NURTURING: Place mulch around the soil to reduce evaporation and water each day, preferably in the mornings. The chilly plant is prone to verticilium wilt, white fly disease and fungus from over exposure to water and humidity. For that reason, virgin soil was recommended for growing it, with a strong dose of organic supplements like wood ash powder and neem leaf powder in your soil mix, to prevent soil-borne diseases. It’s also a good idea to protect your chilly plants from the over-exuberant rains and flooding of our Mumbai monsoons to prevent fungus growth. If well-nurtured, your chilly plant will grow swiftly and start producing fruit after about 2 months. A chilly plant in flower is a thing of beauty, and chillies will grow out of every flower in a matter of days. Prune your plant regularly to encourage growth of new stems and more flowers. If your chilly plant should succumb to disease, and seem to do so overnight (usually because of verticilium wilt or white flies), then uproot entirely and destroy. Do not compost.
HARVESTING: Harvest your chillies as soon as they grow to fullness. This is a bountifully producing plant and each healthy plant will give you hundreds of chillies. It will produce season after season so take good care of it and you will never need to buy chillies from the market again!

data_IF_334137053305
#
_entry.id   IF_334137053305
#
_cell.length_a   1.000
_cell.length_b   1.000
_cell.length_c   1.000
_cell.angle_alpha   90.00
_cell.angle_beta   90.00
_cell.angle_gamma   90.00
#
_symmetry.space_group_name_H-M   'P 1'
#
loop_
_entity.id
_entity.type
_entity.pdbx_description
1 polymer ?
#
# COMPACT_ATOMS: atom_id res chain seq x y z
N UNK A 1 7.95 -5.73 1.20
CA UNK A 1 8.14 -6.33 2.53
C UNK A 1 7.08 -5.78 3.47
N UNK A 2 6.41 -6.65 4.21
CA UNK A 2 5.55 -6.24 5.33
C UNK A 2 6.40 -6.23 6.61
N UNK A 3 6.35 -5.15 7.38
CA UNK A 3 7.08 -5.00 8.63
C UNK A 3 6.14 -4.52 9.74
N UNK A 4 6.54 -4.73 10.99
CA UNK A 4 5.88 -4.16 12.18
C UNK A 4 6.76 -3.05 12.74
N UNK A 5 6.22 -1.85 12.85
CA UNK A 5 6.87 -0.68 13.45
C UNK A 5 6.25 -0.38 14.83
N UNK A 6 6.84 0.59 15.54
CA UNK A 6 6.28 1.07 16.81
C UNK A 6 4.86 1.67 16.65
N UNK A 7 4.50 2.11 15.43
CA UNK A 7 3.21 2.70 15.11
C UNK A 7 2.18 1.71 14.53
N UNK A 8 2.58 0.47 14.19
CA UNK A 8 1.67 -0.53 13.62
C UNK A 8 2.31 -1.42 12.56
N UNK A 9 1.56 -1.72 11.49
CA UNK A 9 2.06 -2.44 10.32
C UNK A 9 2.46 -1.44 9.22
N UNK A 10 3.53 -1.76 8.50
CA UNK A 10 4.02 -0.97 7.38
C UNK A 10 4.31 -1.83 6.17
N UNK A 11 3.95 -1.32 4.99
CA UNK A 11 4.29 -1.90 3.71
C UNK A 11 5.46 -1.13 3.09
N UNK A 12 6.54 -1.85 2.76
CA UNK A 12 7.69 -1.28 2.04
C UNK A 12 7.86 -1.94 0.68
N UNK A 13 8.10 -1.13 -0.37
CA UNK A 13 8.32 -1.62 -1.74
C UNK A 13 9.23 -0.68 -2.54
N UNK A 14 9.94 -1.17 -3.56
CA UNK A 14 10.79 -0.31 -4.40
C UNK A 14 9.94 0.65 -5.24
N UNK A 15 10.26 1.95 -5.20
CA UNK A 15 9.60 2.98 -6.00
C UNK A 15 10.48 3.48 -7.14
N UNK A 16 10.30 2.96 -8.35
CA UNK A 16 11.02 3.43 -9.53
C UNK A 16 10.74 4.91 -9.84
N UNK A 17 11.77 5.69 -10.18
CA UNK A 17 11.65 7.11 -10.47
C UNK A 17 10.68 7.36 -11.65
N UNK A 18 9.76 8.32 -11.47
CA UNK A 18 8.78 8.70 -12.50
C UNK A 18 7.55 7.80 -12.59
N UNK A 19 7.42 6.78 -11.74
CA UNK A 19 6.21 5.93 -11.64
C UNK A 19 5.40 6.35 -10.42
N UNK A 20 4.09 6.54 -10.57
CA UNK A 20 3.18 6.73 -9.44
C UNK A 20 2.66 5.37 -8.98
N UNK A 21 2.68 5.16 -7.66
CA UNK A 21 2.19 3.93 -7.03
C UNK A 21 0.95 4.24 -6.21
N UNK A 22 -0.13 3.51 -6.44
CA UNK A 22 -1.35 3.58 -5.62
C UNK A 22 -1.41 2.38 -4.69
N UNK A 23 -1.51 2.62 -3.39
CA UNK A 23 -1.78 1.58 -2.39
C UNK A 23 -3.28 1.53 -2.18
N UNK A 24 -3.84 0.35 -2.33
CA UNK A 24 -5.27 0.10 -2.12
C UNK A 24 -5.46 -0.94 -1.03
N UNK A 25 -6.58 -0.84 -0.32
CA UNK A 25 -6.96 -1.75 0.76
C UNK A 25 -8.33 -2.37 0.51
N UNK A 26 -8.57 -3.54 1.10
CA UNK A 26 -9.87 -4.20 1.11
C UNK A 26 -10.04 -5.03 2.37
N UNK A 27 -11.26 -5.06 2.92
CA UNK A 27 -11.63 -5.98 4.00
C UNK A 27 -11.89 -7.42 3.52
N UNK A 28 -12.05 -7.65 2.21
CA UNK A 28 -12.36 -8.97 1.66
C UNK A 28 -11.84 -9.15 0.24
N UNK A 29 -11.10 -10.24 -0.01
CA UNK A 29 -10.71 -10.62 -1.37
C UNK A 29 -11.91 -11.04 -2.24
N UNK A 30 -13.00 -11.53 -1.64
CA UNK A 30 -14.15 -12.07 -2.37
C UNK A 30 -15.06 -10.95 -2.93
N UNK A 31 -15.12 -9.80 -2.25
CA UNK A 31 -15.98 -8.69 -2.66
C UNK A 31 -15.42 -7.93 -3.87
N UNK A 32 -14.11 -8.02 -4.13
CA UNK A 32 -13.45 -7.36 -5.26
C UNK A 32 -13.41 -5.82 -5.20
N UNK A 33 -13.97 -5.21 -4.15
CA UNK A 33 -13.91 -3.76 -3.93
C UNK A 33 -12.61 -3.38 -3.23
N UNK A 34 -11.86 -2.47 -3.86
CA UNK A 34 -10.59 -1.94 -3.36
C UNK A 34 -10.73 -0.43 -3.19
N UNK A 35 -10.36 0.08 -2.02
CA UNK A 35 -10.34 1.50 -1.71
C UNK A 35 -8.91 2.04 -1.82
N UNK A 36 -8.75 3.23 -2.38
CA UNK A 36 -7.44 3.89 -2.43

Plump and pungent chillies, ready for harvest
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Hey…Very very useful posts..appreciate the efforts taken!
My chili plant has not grown much over the past 3-4 months! It is not sturdy, but is surely not unhealthy. The leaves are lush green and stand up well. Does the plant need more than 4 hours of sun or lots of it?
Hi Suma…if the plant is looking healthy it probably is 🙂 Typically, fruiting plants need 6-8 hours of sunlight. But four hours may work if it’s strong and not dappled.
Hi Mandy! Love your blog 🙂
My chili plants typically stop growing after I transplant the saplings (grown from seeds). They don’t die, but neither grow any further than the sapling stage. Any suggestions on what could be the issue or something I could try to remedy it? First I wondered if soil was the issue – so I transplants remaining saplings into other, different soil. But the result was the same – plants stuck at the sapling stage. Pls help!
Thank you 🙂
Saplings will grow. They cannot remain stunted 🙂 Ensure that your plants receive full sun (chilli is a sun lover), is not overwatered and the soil drains well (it will die in wet, clayey surroundings) and plant it in hardy soil (less compost, more plain soil and a dash of gobar or bonemeal if you like).